What Does the Blackwater Founder Know of Podesta Email Leak?

This article first appeared on Verdict.

Erik Prince, the founder of Blackwater, testifies on Thursday afternoon before the House Intelligence Committee in the Russia investigation. The committee will later release a transcript.

Prince's testimony will include questions about whether he served as a secret backchannel between the Trump transition team and Russia, in a manner that would avoid informing the US intelligence community. (CNN's Marshall Cohen and Liz Stark have a good summary of the reported meeting in the Seychelles and events and leading up to it.)

In the context of his testimony on Thursday and any potential involvement in Trump-Russia events, one item to recall from Prince's past statements is his apparent attempt to discredit the U.S. intelligence community's assessment of the Russian hack.

Erik Prince, former Navy Seal and founder of private military contractor Blackwater USA, arrives to testify during a closed-door House Select Intelligence Committee hearing on Capitol Hill in Washington, DC, November 30, 2017. SAUL LOEB/AFP/Getty

On Friday, October 7, 2017, the U.S. government released the following statement:

The U.S. Intelligence Community (USIC) is confident that the Russian Government directed the recent compromises of e-mails from US persons and institutions, including from US political organizations.

The recent disclosures of alleged hacked e-mails on sites like DCLeaks.com and WikiLeaks and by the Guccifer 2.0 online persona are consistent with the methods and motivations of Russian-directed efforts. These thefts and disclosures are intended to interfere with the US election process.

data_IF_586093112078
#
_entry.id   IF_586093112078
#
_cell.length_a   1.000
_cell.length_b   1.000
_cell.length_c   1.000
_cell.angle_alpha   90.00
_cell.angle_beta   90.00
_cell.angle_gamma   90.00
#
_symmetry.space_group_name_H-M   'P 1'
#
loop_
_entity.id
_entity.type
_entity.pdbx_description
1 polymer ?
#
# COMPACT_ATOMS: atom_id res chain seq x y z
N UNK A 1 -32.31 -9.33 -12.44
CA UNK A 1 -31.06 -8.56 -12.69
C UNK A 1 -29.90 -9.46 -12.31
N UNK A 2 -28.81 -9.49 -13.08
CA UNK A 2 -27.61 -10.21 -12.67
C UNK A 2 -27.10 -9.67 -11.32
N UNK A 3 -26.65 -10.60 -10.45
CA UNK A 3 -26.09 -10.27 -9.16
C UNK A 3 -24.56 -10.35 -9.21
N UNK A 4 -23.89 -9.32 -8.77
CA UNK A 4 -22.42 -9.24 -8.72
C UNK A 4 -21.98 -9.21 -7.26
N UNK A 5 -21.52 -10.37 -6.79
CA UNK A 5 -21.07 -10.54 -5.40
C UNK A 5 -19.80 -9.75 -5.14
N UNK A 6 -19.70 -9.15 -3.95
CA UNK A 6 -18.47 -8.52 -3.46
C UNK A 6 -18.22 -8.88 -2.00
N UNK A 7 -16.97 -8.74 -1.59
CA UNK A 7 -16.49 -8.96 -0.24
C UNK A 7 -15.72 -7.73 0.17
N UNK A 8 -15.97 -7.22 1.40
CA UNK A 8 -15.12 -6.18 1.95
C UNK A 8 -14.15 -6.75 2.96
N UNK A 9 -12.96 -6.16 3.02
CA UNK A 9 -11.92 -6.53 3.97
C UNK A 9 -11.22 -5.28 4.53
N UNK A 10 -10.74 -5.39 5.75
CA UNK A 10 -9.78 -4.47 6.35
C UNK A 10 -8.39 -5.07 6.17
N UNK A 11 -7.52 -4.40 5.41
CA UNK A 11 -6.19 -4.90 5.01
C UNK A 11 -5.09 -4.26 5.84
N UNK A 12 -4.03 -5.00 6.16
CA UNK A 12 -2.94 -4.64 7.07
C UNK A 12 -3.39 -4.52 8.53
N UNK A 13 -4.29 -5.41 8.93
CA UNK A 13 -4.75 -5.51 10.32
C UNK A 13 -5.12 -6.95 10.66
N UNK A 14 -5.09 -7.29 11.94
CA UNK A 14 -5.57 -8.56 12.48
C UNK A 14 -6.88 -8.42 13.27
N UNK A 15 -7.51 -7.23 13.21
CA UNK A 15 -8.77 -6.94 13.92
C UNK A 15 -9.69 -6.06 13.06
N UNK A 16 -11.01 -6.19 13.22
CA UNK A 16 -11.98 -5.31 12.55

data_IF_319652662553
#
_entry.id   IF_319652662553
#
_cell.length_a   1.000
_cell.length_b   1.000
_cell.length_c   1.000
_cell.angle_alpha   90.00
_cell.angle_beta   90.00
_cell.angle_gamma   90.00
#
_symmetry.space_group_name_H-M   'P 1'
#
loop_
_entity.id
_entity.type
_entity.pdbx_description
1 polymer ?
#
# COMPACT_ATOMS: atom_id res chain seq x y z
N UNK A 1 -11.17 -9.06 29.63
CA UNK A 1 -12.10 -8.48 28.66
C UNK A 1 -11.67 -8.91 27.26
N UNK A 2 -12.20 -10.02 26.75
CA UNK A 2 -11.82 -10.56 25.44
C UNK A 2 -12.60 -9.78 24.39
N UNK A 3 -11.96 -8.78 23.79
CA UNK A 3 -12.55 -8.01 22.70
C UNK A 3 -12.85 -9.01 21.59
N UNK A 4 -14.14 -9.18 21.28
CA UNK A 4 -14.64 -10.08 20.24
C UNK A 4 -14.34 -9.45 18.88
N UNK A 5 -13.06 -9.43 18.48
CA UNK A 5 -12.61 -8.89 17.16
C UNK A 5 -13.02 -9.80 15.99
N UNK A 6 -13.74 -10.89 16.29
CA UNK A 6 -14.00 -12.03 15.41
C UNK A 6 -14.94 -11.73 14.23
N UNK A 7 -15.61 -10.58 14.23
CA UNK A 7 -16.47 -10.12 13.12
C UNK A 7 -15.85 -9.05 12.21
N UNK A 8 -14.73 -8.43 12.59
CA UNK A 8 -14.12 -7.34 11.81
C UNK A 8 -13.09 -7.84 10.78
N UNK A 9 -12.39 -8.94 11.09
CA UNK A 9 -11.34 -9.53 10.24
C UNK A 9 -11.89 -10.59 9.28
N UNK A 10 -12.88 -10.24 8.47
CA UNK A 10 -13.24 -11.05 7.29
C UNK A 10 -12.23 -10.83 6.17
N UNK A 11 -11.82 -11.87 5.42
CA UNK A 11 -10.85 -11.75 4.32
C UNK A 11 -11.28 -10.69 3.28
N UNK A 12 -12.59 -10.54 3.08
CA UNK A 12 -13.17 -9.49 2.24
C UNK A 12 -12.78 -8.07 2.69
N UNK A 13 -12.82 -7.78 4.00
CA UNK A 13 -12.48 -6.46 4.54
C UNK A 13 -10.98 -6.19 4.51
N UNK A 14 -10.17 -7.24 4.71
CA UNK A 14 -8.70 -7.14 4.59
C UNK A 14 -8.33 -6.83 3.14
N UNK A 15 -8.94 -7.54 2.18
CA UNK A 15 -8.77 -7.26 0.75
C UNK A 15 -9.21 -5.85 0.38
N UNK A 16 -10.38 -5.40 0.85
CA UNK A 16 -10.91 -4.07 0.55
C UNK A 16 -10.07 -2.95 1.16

Such activity is not new to Moscow—the Russians have used similar tactics and techniques across Europe and Eurasia, for example, to influence public opinion there. We believe, based on the scope and sensitivity of these efforts, that only Russia's senior-most officials could have authorized these activities.

Joint Statement from the Department Of Homeland Security and Office of the Director of National Intelligence on Election Security , October 7, 2016

Five days later, Prince went on Breitbart radio to discuss these issues. Here was the first question he received, and his answer:

Question: I want to ask you about the Wikileaks dump and in particular the Left and Democratic Party's insistence that it's Russia whose done, who's behind all this. What do you make of that claim?

Erik Prince: Well the volume of Wikileaks, as the previously caller said, is large and likely growing, and of course the Left tries to chop away at its legitimacy by claiming it's the Russians. It's not. … John Podesta's emails, I can assure you, did not come from the Russians.

… So this idea that the Left, and even the administration, even some in the intelligence community, are now claiming it's all the Russians is entirely too cute and very, very thin on any kind of fact or legitimacy.

Ryan Goodman Co-Editor-in-Chief of Just Security, is the Anne and Joel Ehrenkranz Professor of Law at New York University School of Law, and Former Special Counsel to the General Counsel of the Department of Defense (2015-2016).